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Running Injuries

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Title: Running Injuries


1
Running Injuries
  • Karl B. Fields, M.D.

Director of Sports Medicine Fellowship and Chief
of Family Practice Residency Moses Cone
Hospital Greensboro, N.C. 2007
2
Introduction / Running
  • Primary fitness activity of 10 - 20 of
    Americans
  • Popularized by Frank Shorter, Ken Cooper, Jim
    Fixx and road races
  • Competitors of all ages and after 10 years 56
    still run and 81 exercise regularly
  • Koplan, MSSE, 1995
  • Running is an efficient way to develop fitness
  • Recommendation strength A/ evidence level 1

3
Greatest Benefit of Running - Fitness Correlates
With Longevity?
  • Blair, et al Jama 1989 1995
  • Harvard Alumni Jama 1995
  • Finish athletes, Norwegian men, Swedish women
  • Men with or without CVD referred for ETT / men or
    women referred for exercise thallium. 2002
  • Fitness correlates with longevity
  • Rec A/ Level 1 evidence

4
Biomechanics of Running
  • Effect of external and internal forces on a
    biological system
  • Muscular force must overcome gravity and
    resistance
  • Muscles, bones, cartilage, ligaments and tendons
    must absorb impact

5
Gait and Foot Strike are Variables
6
Gait Cycle
  • Differs from walking - an airborne phase is
    present
  • Efficient Running - a straight line (runners show
    1 line in sand as opposed to walkers who leave
    two parallel lines.)
  • Over-striding may lead to bounding with too
    much vertical displacement

7
Primary Problem of Runners
  • Musculoskeletal injury
  • 40 to 60 of runners injured yearly
  • 25 or runners injured at any given time
  • Young and inexperienced runners have a
    preponderance of shin pain
  • Knee injuries common in all age groups
  • Male runners over 40 calf and achilles injury

8
EBM shows Influence of Orthopedic Factors
Variable
  • Leg length inequality
  • results variable for ITB, Pelvic, low back
    injuries
  • Excessive Q angle
  • more negative than positive studies in PFSS one
    positive study in stress fractures
  • Cavus feet
  • Study confirmed a RR of 6 for lower extremity
    injuries with highest arch height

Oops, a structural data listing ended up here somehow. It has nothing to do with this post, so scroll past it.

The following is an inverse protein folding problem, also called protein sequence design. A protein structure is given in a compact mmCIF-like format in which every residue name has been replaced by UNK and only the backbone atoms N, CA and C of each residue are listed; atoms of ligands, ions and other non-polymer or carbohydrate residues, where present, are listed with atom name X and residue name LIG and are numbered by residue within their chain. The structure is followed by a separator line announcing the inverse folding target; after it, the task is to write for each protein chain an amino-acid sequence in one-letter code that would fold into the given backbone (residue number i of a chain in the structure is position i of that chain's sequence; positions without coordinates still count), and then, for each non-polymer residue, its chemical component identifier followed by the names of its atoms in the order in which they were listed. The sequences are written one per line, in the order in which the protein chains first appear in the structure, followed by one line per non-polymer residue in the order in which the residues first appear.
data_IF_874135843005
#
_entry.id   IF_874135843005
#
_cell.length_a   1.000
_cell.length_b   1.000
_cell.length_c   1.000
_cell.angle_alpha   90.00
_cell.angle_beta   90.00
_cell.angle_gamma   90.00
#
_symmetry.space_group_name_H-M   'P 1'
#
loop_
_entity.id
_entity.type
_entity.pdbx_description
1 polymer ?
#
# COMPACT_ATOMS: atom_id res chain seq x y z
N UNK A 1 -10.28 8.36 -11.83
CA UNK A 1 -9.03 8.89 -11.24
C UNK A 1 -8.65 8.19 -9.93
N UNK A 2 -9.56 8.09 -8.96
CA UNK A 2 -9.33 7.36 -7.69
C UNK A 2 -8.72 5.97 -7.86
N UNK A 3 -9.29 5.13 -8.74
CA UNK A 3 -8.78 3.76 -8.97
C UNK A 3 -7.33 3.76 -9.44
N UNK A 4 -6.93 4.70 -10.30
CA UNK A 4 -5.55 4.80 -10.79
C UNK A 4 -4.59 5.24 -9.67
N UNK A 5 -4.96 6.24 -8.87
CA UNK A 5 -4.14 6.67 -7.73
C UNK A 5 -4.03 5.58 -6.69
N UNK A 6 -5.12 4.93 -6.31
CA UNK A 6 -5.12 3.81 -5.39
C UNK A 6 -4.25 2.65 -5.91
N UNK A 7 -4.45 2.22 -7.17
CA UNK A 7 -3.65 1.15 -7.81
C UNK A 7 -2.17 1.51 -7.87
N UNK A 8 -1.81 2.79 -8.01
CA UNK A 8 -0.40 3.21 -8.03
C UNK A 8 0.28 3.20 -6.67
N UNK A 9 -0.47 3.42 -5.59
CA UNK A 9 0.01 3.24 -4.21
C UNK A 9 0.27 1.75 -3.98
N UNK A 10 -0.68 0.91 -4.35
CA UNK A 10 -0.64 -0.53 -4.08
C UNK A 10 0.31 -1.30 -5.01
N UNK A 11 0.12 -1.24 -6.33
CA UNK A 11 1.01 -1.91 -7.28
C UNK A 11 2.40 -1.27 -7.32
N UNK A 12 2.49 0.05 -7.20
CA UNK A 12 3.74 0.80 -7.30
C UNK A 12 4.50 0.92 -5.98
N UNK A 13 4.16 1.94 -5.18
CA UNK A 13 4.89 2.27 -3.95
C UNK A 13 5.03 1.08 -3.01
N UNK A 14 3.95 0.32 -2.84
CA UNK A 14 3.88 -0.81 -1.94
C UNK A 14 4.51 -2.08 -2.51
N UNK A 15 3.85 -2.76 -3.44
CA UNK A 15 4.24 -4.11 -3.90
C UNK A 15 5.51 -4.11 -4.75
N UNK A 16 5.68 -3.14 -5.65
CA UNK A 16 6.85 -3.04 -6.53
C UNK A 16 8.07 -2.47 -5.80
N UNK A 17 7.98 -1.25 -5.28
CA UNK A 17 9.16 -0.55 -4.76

• Cowan, Arch Fam Med, 1993, level of evidence 2

9
Risk Factors for Recurrent Stress Fracture
  • 19 male/ 12 female athletes with avg of 3.7
    stress fractures vs. 15 controls /61 were
    runners
  • Stress fractures 70 in men tibia and fibula
    /50 in women were ankle or foot
  • High running mileage
  • Cavus foot 40 injured vs 13 controls
  • Leg length inequality/ forefoot varus
  • Korpelainen, et al. Am J Sp Med 2001, evidence
    level 2

10
Psychological Injury Factors - Documented in
Small Studies
  • Personality type - negative studies
  • Type A behavior
  • (Fields, JFP, 1989 Diekhoff J Sp Beh, 1984)
  • Obsessive-compulsive behavior/ Obligatory runners
  • (Yates, Psychosomatics, 1992)
  • Hostility
  • Rec level C/ Evidence level 2 to 3

11
Running Injury - Best Evidence Study Results
  • Previous Injury in preceding 12 mos (RR 1.51)
  • Mileage greater than 40 per week (RR 2.88)
  • Possibly daily running/ long runs
  • 115 runners in controlled training of 18 to 20
    months/ 85 injured/ training distance was risk
    factor
  • Boven, et al Int J Sp Med, 1989
  • Higher running mileage causes running injury
  • Rec B /evidence level 2

12
Common Running Injuries
  • Patello-femoral Stress Syndrome (PFSS)
  • Iliotibial Band Syndrome
  • Plantar Fasciitis
  • Tibial Stress Fracture/ MTSS
  • Achilles Tendonosis

13
Additional Running Injuries
  • Metatarsalgia
  • Strains of hamstrings, adductors, piriformis
  • Patellar, posterior tibialis, peroneal,
    ilio-psoas tendonosis
  • Tarsal tunnel, sural, peroneal neuropathies
  • Femoral, navicular, medial malleolar, proximal
    5th MT, sessamoid stress fxs

14
Goals for Running Injury
  • PFSS
  • ITB
  • Achilles Tendonosis
  • MTSS/ Tibial Stress Fx
  • High Risk Stress Fxs

15
PFSS Treatment
  • Quadriceps exercises
  • Icing
  • Patellar straps, McConnell taping, patellar
    sleeves with pads, antipronation pads, orthotics,
    use of NSAIDs orally or topically
  • Cochrane review notes better clinical results
    with standard treatments in studies but
    inconclusive evidence to rate effectiveness

16
Exercise Therapy for PFSS
  • 12 trials but only 1 high quality and 2 low
    quality were controlled
  • Significantly greater pain reduction in 2 of 3
    trials
  • level 2
  • Greater functional improvement in 1 of 3 trials
  • level 2
  • Strong Evidence that open and closed chain
    exercise are equivalent
  • Rec A/Level 1
  • Berger, et al. Cochrane Library 2004

17
Evidence for Addressing VMO Weakness and Cavus
Feet
  • Quadriceps weakness may be common factor in LDR
    with knee pain
  • Supination and rigidity may be more of a problem
    than pronation which implicates Cavus feet as an
    anatomical factor
  • Level of evidence 2
  • Mileage, stretching, impact, shoes may play
    lesser roles than thought
  • Etiologic Factors Associated with Anterior Knee
    Pain in Distance Runners, MSSE vol 32 no 11 Nov
    2000, Duffey et al

18
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19
Iliotibial Band Syndrome What Do We know?
  • Variable sharp pain at different paces
  • Pain aggravated by down hills and sloped
    surfaces, increased mileage (Messier, MSSE, 1995)
  • Precipitating factor often unclear